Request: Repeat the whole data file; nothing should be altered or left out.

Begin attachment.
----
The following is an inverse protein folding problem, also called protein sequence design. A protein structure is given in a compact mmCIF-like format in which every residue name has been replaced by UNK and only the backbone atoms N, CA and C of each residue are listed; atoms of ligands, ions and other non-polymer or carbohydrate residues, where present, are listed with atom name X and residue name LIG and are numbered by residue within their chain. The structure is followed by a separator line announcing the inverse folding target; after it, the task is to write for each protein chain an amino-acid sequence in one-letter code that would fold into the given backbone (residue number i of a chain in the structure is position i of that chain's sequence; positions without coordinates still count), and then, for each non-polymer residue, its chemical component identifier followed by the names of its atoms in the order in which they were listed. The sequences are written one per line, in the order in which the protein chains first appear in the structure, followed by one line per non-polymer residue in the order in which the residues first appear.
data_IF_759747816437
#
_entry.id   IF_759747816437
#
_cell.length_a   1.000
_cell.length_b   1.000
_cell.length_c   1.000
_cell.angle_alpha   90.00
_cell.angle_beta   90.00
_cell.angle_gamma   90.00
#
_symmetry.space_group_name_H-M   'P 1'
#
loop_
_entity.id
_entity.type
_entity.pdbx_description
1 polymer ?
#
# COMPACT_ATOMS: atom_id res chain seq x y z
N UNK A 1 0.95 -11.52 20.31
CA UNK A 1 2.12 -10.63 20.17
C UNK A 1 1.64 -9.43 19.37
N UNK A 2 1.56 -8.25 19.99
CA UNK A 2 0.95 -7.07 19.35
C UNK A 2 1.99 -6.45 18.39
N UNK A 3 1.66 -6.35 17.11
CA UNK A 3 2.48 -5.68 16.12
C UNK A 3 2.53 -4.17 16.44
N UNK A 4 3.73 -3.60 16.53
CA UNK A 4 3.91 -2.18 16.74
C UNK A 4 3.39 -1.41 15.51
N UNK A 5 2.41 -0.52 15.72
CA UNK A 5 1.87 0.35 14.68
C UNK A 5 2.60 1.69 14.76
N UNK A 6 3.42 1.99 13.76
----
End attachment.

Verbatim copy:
The following is an inverse protein folding problem, also called protein sequence design. A protein structure is given in a compact mmCIF-like format in which every residue name has been replaced by UNK and only the backbone atoms N, CA and C of each residue are listed; atoms of ligands, ions and other non-polymer or carbohydrate residues, where present, are listed with atom name X and residue name LIG and are numbered by residue within their chain. The structure is followed by a separator line announcing the inverse folding target; after it, the task is to write for each protein chain an amino-acid sequence in one-letter code that would fold into the given backbone (residue number i of a chain in the structure is position i of that chain's sequence; positions without coordinates still count), and then, for each non-polymer residue, its chemical component identifier followed by the names of its atoms in the order in which they were listed. The sequences are written one per line, in the order in which the protein chains first appear in the structure, followed by one line per non-polymer residue in the order in which the residues first appear.
data_IF_759747816437
#
_entry.id   IF_759747816437
#
_cell.length_a   1.000
_cell.length_b   1.000
_cell.length_c   1.000
_cell.angle_alpha   90.00
_cell.angle_beta   90.00
_cell.angle_gamma   90.00
#
_symmetry.space_group_name_H-M   'P 1'
#
loop_
_entity.id
_entity.type
_entity.pdbx_description
1 polymer ?
#
# COMPACT_ATOMS: atom_id res chain seq x y z
N UNK A 1 0.95 -11.52 20.31
CA UNK A 1 2.12 -10.63 20.17
C UNK A 1 1.64 -9.43 19.37
N UNK A 2 1.56 -8.25 19.99
CA UNK A 2 0.95 -7.07 19.35
C UNK A 2 1.99 -6.45 18.39
N UNK A 3 1.66 -6.35 17.11
CA UNK A 3 2.48 -5.68 16.12
C UNK A 3 2.53 -4.17 16.44
N UNK A 4 3.73 -3.60 16.53
CA UNK A 4 3.91 -2.18 16.74
C UNK A 4 3.39 -1.41 15.51
N UNK A 5 2.41 -0.52 15.72
CA UNK A 5 1.87 0.35 14.68
C UNK A 5 2.60 1.69 14.76
N UNK A 6 3.42 1.99 13.76